Spell out specific dress code rules by article of clothing, not by gender, use non-gendered pronouns, and make sure that any grooming guidelines could apply to anyone. Don't place burdens on anyone based on their gender, and try to empower employees to manage their own appearance in accordance with professional expectations.
For business casual workplaces, try this, adapted from Forbes: "Employees should dress in business casual attire, which could include casual slacks and skirts, collared shirts, blouses, or sweaters. Inappropriate attire includes sportswear, jeans, and unkempt clothing, among other options. Please exercise good judgment."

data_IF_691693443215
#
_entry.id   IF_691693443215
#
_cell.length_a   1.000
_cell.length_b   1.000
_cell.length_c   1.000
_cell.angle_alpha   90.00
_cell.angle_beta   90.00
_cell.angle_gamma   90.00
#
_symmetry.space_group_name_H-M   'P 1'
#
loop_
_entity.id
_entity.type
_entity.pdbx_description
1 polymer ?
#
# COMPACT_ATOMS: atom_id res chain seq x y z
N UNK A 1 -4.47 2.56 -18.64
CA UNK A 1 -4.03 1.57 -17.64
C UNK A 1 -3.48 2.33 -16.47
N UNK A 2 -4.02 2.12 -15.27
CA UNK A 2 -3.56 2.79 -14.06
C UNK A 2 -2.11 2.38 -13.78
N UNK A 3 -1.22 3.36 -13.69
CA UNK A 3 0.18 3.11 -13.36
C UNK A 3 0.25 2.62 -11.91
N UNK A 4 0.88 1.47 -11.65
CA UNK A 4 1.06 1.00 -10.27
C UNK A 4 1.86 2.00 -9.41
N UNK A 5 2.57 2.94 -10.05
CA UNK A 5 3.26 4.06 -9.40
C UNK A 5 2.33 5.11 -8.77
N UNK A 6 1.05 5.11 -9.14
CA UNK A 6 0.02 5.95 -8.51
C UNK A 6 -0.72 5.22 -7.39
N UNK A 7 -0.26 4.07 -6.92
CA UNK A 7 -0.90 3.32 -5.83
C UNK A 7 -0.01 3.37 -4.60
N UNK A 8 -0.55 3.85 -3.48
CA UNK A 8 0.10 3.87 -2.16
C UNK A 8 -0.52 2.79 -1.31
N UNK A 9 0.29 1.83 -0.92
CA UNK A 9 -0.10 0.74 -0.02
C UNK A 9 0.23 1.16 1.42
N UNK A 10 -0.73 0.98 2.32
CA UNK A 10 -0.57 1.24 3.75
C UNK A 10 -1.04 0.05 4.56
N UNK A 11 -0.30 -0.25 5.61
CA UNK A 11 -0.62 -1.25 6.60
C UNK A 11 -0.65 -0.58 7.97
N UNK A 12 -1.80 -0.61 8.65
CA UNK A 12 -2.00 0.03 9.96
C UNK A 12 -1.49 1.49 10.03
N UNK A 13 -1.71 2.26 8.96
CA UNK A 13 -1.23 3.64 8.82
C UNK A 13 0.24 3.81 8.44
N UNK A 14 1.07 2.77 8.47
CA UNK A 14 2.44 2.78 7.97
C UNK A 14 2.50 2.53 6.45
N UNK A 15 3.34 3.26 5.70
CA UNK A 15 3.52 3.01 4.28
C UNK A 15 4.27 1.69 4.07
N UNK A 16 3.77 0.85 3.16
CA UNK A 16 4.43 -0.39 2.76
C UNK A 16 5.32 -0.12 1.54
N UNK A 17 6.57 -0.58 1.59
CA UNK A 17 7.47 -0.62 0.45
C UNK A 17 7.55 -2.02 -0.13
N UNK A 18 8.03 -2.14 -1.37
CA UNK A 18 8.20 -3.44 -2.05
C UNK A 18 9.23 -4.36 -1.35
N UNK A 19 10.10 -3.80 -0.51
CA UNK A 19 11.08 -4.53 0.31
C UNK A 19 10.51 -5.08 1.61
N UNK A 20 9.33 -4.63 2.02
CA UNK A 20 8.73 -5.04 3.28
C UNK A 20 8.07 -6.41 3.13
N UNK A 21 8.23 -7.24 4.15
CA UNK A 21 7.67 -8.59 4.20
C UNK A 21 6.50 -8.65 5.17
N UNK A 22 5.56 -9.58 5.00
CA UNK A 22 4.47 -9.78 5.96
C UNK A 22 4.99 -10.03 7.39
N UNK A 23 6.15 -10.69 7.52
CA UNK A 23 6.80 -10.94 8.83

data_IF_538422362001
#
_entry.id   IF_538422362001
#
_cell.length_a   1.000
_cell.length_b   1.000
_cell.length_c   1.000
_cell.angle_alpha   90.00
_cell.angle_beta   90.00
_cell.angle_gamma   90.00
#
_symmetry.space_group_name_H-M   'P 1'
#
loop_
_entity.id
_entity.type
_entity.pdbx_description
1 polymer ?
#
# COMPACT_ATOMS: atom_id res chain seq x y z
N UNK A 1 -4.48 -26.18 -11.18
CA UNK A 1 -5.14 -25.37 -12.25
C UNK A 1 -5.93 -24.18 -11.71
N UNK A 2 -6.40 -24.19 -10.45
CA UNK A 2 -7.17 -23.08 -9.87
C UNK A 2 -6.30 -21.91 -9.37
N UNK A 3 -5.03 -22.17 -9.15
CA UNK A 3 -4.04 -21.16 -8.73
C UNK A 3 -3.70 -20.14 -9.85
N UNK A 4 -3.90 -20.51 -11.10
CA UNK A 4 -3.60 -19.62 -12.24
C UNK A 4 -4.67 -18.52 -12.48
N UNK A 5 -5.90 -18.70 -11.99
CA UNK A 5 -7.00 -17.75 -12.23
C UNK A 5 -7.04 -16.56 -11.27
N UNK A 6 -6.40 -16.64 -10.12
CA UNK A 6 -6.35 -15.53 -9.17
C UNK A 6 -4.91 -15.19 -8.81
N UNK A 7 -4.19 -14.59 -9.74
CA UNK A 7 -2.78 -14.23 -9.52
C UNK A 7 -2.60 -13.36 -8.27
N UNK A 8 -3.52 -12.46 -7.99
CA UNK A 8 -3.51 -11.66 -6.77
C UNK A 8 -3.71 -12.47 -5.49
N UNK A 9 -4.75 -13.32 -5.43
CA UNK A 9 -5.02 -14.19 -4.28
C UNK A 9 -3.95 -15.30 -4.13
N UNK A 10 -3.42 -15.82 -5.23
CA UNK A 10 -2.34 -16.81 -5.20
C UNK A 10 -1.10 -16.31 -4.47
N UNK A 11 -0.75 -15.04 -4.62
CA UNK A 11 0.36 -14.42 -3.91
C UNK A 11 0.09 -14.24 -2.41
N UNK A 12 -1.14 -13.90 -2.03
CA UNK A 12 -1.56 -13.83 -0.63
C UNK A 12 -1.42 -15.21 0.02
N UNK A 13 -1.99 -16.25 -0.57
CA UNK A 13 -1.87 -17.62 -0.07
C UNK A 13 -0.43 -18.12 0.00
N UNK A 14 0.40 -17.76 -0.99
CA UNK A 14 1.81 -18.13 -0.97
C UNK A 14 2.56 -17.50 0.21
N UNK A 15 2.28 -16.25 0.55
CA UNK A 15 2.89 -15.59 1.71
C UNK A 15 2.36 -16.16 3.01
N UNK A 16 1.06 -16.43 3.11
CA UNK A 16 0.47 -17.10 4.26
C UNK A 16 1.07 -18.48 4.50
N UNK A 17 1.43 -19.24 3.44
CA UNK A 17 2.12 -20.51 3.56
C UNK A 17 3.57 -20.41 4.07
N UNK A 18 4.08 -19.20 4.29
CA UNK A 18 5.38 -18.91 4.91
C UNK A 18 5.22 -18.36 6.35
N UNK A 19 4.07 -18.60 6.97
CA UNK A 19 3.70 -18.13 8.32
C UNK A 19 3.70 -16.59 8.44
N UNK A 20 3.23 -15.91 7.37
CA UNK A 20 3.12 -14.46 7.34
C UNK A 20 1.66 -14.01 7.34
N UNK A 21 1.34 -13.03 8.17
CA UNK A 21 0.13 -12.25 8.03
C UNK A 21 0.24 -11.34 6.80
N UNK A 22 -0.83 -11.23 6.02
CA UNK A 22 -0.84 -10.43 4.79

For business formal workplaces, you could use the following: "Traditional business attire, including dresses, suits, and pantsuits, is required for external meetings with clients or prospects. Employees should use discretion on other occasions and are expected to demonstrate good judgment."
And for casual workplaces, which are on the rise—according to Indeed, 50% of companies allow employees to dress casually every day, as of 2019—go with something simple, like this, adapted from The Balance: "Dress comfortably for work, but please do not wear anything that could offend your coworkers or make them feel uncomfortable. That includes clothing with profanity, hate speech, or exclusionary language. Your clothing, while casual, should show common sense and professionalism."
No matter the level of formality your dress code needs to define, make sure you're thinking from the perspective of all employees—current as well as future—and creating an environment where they can thrive.
Want to share these tips with your company? Show them this handy one-page guide on creating a gender neutral dress code!